You can't tell by looking at one electron, but you can tell by looking at entangled electrons. Their correlations cannot be explained by hidden variables that "come along with the electrons", it requires the holistic character of a joint wave function.

8. Sep 9, 2011

McLaren Rulez

Okay, I was clearly under the mistaken impression that we could somehow disprove that a single electron came with its own hidden variable. Looking at entangled states makes more sense.

Thank you very much, Ken and bapowell.

9. Sep 9, 2011

Ken G

I can offer a very simple counterargument to any unconstrained claim that hidden variables are impossible. Just say "God did it." I don't mean this as a claim on any religious viewpoint, merely that the ultimate "hidden variable" is some kind of equivalent to a "mind of God." If we assert that it is the "mind of God" to follow the statistical distributions predicted by quantum mechanics, but that each individual instance reflects a purposeful decision (or even, requires such a decision), then the decision-maker is a "hidden variable." I point this out simply to show that any no-go theorem about hidden variables must spend some time elucidating just exactly what a hidden variable actually is. Bell's inequality rules out an important class of such hidden variables-- the class that is carried locally along with the particle it governs, so includes no holistic content that sees "over the trees" if you will. But to distinguish these types of hidden variables, it is necessary to have something over those trees-- a single particle by itself could never be decisive there.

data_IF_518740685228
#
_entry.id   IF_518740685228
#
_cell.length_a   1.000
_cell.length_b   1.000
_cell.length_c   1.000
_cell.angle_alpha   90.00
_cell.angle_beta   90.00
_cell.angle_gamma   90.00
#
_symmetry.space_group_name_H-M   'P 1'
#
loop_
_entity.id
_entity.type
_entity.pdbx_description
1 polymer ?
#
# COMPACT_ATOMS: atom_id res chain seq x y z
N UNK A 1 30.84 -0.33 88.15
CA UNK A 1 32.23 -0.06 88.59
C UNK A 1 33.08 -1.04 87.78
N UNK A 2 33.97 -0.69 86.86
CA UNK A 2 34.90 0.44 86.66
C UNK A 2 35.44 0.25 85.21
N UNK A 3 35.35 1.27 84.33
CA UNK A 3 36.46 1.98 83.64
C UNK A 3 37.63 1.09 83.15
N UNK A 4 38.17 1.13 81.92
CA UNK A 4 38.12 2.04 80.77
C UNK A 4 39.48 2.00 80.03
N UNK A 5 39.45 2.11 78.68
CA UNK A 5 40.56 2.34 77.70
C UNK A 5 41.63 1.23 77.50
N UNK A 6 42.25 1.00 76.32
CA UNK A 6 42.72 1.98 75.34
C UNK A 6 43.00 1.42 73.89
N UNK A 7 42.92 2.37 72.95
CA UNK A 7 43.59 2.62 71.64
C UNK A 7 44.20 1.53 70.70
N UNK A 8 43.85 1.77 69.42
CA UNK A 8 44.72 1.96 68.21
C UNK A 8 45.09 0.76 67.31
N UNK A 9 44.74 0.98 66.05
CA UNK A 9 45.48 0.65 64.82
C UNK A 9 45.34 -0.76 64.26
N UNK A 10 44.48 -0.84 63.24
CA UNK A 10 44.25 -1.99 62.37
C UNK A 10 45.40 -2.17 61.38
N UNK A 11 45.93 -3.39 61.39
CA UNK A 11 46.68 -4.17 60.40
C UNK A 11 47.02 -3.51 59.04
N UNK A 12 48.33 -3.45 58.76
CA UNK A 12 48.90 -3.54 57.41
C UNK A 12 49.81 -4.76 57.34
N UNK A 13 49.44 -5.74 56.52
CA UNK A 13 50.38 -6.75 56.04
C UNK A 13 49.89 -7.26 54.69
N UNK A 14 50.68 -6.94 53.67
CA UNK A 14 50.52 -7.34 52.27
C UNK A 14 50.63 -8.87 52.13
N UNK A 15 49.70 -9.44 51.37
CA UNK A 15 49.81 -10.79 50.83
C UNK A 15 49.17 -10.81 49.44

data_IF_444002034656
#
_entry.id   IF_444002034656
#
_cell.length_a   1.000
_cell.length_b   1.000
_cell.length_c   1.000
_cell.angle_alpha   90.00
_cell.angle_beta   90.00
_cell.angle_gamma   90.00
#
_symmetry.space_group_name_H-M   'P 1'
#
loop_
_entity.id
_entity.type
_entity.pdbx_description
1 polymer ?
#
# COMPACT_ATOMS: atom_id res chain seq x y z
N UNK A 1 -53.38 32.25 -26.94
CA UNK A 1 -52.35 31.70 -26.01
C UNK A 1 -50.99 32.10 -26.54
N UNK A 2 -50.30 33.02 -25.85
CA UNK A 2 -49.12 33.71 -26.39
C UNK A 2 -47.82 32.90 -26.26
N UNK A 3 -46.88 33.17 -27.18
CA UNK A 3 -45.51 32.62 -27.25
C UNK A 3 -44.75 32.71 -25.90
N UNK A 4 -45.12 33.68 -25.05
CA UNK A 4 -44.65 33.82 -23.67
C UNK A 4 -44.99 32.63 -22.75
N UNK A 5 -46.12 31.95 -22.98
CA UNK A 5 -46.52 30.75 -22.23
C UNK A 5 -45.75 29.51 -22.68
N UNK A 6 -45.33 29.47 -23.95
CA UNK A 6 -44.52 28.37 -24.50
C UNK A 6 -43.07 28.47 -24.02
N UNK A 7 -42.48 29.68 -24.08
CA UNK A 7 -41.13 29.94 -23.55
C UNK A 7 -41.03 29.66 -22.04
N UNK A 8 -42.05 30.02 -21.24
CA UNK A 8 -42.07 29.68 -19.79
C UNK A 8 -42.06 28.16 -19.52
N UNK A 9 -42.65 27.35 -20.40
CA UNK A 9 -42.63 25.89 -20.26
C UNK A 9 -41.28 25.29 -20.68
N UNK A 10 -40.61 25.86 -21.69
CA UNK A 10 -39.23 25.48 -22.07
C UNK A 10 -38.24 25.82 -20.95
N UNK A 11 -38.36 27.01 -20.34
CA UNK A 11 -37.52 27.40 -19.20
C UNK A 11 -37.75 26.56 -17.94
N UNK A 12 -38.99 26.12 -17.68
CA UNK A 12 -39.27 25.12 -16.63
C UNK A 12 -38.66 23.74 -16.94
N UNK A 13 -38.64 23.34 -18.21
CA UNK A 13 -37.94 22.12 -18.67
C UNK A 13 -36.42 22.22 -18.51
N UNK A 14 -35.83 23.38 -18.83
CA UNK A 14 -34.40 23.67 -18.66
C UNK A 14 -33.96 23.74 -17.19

However, you don't necessarily need entangled particles-- you could consider an ensemble of unentangled particles that are all prepared in the same state. But this is kind of a trivial case, because you can't tell if these particles are entangled or not-- entangled indistinguishable particles that are all in the same state look just like unentangled particles that are all in the same state. The key for me is there is still an "over the trees" element-- these many particles will be off interacting with measuring devices, and the failure of various classes of hidden particle descriptions will have to involve combining those outcomes and seeing how it all hangs together. The Bell inequality is one way to do that, which involves nontrivial entanglements, but it's not the only way to address the issue.